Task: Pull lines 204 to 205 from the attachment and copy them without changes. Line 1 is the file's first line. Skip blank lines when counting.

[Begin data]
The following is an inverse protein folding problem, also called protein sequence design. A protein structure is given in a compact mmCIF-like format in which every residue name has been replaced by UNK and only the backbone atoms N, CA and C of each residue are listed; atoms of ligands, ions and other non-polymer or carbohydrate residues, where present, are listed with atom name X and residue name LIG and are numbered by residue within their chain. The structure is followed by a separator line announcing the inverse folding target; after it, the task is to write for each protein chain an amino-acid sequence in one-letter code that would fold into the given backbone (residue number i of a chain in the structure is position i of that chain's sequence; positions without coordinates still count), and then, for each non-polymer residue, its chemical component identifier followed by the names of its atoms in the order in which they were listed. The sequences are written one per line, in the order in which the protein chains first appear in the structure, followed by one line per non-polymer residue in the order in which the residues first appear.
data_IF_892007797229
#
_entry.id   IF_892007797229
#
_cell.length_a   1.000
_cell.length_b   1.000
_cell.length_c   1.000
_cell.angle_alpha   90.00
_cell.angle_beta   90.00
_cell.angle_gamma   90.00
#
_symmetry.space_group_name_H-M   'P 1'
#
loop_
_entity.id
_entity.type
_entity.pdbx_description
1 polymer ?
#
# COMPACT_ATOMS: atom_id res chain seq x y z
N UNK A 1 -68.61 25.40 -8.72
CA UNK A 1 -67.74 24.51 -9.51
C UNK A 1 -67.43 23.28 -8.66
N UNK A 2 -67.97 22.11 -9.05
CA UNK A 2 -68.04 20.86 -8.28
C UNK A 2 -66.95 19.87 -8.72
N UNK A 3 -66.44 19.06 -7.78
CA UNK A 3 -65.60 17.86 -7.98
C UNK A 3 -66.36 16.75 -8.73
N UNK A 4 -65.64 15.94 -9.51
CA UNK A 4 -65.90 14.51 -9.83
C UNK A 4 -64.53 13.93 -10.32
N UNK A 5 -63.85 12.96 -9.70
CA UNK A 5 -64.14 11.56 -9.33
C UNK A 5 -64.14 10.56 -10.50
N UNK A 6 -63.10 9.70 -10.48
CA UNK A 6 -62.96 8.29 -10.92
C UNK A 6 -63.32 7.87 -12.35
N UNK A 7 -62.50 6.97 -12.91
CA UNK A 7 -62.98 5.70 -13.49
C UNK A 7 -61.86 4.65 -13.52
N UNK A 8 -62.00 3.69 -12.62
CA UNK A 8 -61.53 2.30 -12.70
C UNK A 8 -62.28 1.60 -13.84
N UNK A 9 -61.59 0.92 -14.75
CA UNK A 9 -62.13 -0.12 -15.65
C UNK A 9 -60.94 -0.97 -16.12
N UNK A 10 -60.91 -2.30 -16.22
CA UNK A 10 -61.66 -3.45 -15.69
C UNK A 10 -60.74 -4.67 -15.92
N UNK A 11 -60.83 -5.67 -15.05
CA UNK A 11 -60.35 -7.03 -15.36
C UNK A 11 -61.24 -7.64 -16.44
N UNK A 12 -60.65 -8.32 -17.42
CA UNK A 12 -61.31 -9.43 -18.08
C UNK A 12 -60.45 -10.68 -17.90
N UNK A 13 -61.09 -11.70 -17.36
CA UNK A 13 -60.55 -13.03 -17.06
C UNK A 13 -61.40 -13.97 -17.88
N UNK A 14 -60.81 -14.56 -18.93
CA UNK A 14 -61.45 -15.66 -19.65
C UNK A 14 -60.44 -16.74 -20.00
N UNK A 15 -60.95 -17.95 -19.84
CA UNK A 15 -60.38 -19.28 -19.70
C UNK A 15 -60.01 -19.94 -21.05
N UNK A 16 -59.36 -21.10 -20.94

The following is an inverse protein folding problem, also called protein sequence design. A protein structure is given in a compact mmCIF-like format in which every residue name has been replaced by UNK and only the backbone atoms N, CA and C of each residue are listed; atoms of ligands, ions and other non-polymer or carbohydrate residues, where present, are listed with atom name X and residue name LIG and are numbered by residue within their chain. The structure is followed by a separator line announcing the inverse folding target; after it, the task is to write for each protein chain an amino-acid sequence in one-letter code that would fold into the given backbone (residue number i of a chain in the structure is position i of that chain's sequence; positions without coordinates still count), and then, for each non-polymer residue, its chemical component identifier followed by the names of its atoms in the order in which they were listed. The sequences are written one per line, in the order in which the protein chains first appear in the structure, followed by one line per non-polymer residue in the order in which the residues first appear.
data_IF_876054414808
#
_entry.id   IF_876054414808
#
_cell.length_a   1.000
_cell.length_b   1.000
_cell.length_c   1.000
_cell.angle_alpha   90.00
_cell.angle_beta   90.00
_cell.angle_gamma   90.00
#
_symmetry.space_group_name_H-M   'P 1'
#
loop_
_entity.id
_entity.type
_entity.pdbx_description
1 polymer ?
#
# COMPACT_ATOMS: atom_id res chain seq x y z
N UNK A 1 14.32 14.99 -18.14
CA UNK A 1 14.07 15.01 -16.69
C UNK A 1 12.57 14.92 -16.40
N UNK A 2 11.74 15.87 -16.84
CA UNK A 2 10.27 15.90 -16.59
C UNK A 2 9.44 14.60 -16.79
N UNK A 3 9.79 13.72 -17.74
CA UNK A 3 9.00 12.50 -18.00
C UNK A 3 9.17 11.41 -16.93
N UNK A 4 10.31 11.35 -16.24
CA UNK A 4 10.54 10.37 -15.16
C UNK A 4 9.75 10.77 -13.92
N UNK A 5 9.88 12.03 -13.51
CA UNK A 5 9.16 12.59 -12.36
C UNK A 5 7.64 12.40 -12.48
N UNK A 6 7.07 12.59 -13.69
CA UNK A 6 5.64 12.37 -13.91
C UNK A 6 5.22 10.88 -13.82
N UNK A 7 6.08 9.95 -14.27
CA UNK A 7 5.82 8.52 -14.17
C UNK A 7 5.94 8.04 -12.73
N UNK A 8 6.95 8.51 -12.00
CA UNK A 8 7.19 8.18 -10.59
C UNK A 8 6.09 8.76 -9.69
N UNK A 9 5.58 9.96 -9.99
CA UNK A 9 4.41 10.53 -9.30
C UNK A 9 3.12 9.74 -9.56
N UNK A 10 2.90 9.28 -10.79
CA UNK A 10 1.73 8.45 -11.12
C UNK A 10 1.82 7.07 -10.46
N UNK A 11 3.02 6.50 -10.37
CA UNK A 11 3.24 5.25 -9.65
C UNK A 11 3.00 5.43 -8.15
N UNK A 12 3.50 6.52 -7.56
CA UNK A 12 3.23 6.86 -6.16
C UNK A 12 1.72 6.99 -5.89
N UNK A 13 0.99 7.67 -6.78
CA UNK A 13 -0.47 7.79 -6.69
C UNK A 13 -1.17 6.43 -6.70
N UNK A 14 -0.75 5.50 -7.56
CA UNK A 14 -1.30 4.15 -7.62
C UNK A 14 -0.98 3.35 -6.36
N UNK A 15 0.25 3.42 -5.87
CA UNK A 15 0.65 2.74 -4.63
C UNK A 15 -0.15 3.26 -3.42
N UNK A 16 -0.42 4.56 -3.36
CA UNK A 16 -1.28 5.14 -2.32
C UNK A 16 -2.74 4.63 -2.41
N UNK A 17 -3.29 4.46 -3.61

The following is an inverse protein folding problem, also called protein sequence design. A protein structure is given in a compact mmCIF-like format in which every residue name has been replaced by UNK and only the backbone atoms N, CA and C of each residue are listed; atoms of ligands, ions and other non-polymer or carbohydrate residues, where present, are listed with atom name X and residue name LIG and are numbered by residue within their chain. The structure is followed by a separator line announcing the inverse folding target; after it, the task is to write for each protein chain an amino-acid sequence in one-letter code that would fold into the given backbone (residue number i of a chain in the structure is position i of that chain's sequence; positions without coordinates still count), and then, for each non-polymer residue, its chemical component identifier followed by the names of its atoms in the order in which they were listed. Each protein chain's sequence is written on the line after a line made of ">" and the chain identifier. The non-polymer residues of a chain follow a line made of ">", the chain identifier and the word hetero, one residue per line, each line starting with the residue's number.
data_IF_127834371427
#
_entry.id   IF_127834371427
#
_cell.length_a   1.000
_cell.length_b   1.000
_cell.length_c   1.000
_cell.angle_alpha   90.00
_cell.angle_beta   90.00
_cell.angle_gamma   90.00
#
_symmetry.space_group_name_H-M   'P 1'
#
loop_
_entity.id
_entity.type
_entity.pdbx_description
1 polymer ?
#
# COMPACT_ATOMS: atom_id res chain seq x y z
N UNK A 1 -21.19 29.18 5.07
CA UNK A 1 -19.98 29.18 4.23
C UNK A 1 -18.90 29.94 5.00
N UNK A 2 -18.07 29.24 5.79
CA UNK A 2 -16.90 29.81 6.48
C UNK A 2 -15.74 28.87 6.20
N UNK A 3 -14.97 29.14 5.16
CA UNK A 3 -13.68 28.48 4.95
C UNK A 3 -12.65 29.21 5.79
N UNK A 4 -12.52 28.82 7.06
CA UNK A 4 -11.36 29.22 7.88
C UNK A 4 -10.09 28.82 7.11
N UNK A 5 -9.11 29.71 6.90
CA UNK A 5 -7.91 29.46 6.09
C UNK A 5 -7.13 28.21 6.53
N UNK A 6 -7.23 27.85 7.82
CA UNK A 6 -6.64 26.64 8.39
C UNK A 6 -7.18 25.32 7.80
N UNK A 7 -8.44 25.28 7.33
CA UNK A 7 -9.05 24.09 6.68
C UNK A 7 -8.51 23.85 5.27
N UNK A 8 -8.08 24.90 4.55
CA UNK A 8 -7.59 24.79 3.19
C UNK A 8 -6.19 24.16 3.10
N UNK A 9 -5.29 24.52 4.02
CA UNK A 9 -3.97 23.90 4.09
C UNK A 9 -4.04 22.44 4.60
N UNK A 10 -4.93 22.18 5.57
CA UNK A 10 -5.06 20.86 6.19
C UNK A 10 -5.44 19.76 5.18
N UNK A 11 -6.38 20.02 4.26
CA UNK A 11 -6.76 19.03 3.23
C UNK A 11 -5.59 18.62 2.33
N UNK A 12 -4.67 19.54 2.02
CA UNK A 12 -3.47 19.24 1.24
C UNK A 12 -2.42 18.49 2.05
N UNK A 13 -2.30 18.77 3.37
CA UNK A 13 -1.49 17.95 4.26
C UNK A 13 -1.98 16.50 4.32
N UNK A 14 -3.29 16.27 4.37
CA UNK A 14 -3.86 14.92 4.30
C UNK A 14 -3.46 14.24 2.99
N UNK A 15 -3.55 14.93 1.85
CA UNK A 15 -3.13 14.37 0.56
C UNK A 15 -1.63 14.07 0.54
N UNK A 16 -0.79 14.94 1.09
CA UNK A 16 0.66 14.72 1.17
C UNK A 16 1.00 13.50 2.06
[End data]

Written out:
N UNK A 16 -0.79 14.94 1.09
CA UNK A 16 0.66 14.72 1.17